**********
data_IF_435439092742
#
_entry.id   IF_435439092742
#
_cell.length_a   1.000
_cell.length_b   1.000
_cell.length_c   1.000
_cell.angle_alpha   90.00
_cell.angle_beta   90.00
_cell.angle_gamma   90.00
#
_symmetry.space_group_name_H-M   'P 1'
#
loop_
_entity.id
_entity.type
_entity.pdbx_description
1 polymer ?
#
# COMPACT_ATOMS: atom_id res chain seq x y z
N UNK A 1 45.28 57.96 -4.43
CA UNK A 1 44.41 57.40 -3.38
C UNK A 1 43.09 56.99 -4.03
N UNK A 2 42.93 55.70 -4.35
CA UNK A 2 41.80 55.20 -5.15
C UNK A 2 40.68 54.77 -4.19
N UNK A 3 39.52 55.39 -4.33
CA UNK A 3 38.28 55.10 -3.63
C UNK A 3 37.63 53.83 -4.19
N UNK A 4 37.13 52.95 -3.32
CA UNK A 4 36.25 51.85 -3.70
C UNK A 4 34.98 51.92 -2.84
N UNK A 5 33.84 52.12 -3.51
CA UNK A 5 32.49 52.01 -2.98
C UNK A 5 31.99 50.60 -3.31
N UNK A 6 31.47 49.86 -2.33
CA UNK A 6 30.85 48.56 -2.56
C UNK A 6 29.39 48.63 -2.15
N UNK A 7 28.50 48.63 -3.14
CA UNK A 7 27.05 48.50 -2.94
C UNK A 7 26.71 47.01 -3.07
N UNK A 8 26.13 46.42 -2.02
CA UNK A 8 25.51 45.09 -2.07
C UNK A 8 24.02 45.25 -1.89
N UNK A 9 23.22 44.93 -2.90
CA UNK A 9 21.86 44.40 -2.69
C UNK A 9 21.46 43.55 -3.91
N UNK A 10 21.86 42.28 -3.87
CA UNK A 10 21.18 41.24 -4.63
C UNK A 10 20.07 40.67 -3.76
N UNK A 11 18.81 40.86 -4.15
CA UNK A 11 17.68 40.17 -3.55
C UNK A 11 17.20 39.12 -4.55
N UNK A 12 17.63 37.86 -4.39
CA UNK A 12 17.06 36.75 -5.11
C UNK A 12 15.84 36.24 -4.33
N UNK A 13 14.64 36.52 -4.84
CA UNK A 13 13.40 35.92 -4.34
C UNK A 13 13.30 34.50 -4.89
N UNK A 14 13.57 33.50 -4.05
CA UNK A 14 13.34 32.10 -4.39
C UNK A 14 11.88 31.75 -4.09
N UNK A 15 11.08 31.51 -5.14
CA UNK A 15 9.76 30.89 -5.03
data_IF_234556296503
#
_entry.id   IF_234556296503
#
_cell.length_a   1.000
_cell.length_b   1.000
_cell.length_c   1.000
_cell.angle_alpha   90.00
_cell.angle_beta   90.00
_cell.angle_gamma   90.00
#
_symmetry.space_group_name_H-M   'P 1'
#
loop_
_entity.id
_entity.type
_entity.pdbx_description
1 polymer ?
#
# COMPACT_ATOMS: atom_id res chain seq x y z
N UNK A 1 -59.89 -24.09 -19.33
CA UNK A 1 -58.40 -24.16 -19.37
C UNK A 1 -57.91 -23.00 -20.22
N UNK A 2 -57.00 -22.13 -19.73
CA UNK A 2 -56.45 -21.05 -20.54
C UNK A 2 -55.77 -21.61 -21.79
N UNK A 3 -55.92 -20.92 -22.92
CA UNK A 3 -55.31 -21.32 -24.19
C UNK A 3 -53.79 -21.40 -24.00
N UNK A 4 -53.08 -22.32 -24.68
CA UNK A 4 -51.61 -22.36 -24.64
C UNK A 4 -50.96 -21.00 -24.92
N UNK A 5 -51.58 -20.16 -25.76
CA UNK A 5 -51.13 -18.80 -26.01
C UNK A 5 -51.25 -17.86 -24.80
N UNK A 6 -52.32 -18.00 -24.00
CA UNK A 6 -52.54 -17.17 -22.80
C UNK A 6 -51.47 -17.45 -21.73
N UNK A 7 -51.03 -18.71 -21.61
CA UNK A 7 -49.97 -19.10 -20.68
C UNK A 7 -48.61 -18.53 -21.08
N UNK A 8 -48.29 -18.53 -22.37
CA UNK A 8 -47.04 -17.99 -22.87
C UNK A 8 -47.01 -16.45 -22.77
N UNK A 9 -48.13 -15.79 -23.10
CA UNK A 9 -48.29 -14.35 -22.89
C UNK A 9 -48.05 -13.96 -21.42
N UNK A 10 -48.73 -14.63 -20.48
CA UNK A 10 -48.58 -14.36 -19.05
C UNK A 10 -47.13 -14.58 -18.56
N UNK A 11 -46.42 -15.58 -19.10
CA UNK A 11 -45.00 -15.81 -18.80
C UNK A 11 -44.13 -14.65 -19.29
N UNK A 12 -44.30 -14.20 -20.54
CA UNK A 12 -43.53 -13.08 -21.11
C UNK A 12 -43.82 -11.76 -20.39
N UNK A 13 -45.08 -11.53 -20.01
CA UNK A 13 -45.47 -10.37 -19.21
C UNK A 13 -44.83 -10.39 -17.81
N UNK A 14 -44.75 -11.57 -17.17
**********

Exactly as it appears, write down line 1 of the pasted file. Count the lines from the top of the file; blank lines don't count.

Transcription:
data_IF_435439092742